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Old December 29th, 2010, 11:34 AM
Iamboatman Iamboatman is offline
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The Food: There is no question in my mind that the cuisine on Seabourn (calling it food doesn't do it justice) is far superior. Regent just does an OK job in this area. If you want a huge decent quality steak servedon a platter Regent can provide that, but if you want an elegantly prepared filet mignon served with understated flair, Seabourn is the way to go. There is really a huge difference in food quality, options and offerings. Silversea is also superior, though there has been a bit of inconsistency that Silversea is working to correct.

You hear that food is subjective. It is, but only to a degree. There are people that want to see a ice cream scoop of mash potatoes so that they know they are getting a full portion, as an extreme example. Some things - when dealing with luxury products - are not really subjective. It may well be that someone is not looking for a luxury product, but rather the product that they personally want...and then call it luxury.


The Service: I have never heard anyone say that Regent has equal to or better service than Seabourn...ever, ever, ever. No needing to find that great waiter. Seabourn has intuitive service (offering something you didn't even know you wanted) versus efficiently being given what you asked for.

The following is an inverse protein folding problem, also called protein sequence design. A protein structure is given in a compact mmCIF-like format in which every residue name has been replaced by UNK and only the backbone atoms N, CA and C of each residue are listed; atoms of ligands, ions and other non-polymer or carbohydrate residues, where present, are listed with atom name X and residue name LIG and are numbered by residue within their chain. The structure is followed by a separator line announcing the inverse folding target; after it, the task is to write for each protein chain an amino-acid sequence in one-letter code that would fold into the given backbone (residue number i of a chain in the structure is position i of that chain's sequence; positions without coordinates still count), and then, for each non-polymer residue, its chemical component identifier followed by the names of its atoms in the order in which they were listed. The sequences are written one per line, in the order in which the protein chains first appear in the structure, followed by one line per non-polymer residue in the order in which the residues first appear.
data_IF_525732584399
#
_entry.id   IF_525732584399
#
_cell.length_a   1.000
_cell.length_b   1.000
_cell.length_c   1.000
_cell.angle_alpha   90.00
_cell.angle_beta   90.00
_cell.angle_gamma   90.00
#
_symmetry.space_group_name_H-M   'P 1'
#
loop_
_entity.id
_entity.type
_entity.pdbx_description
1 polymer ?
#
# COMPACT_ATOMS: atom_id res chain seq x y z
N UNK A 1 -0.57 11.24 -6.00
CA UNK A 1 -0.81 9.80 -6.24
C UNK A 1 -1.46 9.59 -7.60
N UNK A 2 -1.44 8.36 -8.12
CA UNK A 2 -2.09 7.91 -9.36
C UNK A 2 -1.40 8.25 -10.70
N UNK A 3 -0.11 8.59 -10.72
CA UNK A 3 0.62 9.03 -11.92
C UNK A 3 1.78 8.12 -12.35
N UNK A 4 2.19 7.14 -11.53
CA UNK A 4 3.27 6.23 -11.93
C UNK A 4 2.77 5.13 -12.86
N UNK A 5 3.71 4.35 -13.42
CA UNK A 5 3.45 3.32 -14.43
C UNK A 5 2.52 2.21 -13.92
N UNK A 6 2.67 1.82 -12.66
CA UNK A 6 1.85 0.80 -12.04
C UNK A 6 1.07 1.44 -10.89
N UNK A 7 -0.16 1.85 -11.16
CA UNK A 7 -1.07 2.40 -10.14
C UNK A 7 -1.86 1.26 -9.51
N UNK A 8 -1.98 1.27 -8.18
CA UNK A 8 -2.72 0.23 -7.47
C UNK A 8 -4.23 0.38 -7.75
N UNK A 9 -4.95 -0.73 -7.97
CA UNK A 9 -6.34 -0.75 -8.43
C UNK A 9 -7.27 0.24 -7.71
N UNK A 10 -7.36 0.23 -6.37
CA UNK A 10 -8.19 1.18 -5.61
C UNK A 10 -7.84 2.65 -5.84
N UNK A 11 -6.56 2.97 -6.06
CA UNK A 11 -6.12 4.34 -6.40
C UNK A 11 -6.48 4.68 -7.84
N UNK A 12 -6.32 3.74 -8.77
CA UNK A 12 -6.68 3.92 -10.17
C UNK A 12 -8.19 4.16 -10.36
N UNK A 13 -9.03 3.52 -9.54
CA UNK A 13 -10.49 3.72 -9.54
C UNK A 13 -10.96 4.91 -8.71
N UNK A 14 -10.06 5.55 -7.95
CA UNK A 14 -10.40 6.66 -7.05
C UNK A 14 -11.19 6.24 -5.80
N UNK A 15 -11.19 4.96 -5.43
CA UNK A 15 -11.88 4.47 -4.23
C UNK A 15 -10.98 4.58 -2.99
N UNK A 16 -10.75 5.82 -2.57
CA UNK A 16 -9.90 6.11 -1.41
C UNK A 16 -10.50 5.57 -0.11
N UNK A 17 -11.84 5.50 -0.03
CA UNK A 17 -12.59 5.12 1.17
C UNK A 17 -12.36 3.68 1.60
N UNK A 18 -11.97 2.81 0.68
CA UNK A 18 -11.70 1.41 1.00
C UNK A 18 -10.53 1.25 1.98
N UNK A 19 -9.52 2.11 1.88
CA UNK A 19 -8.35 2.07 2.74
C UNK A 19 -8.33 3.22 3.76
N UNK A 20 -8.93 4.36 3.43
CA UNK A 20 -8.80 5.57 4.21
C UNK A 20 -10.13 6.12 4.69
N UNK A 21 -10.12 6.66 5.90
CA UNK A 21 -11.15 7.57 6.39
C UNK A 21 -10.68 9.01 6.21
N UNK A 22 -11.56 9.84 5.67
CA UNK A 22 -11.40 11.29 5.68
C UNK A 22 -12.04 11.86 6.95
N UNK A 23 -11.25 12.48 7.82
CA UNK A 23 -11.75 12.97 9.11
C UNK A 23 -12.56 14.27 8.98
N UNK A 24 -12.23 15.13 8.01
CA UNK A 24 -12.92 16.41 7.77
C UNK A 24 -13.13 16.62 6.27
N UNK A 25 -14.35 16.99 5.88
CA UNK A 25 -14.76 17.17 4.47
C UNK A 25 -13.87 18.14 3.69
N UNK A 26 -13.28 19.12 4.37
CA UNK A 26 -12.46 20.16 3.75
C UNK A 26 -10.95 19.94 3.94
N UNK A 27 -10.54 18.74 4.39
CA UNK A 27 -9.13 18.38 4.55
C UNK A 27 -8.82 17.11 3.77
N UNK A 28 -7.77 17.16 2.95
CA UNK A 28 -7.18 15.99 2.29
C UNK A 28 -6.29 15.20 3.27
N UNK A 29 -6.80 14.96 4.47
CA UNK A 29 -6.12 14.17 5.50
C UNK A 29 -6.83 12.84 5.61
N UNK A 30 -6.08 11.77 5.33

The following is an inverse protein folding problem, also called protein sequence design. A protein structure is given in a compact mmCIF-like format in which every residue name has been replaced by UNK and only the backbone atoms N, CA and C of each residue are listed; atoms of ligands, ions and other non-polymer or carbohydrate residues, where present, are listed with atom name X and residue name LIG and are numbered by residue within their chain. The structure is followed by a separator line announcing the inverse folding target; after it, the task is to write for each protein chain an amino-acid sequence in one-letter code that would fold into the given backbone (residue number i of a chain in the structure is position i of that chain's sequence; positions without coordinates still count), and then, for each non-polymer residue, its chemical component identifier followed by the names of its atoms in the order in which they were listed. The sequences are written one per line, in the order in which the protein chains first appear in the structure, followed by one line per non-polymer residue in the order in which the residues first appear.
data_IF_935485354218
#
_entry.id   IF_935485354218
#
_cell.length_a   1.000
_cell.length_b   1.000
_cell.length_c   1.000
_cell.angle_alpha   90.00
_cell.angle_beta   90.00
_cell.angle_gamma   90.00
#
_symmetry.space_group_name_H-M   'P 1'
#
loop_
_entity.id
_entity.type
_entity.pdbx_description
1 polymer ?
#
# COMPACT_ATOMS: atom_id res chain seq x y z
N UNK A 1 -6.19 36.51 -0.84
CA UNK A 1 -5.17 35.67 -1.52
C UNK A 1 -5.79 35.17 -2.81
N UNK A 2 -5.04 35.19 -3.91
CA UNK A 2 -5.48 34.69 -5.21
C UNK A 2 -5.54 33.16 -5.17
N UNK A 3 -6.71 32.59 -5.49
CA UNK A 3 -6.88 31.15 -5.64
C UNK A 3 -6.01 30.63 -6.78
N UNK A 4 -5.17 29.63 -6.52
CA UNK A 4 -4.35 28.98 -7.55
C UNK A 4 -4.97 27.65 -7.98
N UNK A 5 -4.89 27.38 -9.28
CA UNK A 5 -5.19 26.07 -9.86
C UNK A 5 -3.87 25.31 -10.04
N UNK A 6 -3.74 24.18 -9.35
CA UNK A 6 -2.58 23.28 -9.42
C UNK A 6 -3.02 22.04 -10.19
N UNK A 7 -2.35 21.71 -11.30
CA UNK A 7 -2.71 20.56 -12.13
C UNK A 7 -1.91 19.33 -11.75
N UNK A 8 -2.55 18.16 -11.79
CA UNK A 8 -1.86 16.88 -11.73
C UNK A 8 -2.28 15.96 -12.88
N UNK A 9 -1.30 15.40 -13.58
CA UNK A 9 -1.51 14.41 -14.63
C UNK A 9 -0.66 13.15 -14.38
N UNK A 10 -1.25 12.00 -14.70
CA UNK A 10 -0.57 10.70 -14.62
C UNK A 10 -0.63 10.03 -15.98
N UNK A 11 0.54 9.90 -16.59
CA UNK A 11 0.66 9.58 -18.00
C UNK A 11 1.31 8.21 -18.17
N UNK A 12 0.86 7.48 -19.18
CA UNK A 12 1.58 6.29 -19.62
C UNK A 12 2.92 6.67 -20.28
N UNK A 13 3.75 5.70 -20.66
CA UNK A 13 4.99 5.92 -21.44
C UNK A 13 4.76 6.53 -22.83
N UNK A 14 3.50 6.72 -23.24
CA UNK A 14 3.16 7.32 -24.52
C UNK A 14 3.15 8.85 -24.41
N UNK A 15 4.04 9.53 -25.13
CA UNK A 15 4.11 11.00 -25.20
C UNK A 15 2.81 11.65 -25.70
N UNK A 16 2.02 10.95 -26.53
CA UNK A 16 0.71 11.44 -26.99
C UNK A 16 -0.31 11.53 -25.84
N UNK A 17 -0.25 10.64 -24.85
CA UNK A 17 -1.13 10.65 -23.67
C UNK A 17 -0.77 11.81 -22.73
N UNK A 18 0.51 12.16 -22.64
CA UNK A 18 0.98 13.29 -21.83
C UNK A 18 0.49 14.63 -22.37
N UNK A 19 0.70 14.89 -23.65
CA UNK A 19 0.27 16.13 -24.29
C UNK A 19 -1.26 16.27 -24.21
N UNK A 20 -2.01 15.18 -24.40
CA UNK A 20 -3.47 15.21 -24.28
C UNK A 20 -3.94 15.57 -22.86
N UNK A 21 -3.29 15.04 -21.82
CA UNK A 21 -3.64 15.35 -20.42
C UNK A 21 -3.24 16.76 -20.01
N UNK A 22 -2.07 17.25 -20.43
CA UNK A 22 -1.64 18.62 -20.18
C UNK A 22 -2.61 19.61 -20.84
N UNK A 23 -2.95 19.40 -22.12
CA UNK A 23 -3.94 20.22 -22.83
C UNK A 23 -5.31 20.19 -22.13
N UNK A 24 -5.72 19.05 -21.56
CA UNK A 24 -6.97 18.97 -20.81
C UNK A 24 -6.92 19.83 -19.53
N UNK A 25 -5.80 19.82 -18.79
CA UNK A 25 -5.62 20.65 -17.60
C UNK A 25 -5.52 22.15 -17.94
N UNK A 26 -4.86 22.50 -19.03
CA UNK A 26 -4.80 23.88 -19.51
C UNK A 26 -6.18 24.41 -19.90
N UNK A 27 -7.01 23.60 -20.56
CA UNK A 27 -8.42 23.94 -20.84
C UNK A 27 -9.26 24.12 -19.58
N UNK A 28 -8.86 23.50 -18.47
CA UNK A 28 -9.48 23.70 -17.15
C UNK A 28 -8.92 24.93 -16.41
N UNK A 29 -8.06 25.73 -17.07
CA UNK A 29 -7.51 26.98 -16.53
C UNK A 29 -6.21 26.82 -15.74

The Itneraries: Honestly, I am not thrilled with the repetitiveness of some of Seabourn's itineraries. Regent does have some excellent itineraries. However, there are significant differences in that Seabourn can visit ports that Regent cannot and, for example, in St. Petersburg Seabourn docks right downtown, but Regent has to dock about an hour of of town in a commercial port.


The price: Don't get me started on this one! Regent (a privately held company) just made a very curious announcement that it has made its largest profits ever...EVER!!!! Couple that with the fact that Regent admits it has the highest prices in the industry (supposedly because of its now including some tours - though many are no longer luxury styled) and the math is easy: Regent is no bargain. High prices do not equate to luxury. True luxury travelers are willing to pay for quality, but not just pay to say they paid the highest rates.


Where is "the magic": That is the real question! Douglas Ward (Berlitz Guide to Cruising) is a fantastic resource for quantifying numerically the quality of a cruise line. What really makes the difference in the luxury market is how many times you say, "WOW!" whether it be a bar waiter arriving with champagne while you soak in the whirlpool, or an impromptu wine tasting, or a wonderful note from your stewardess, it needs to be something a whole lot more than remembering your drink or name. I rarely have experienced or hear of Regent having that magic, but on Seabourn the comments are frequent.
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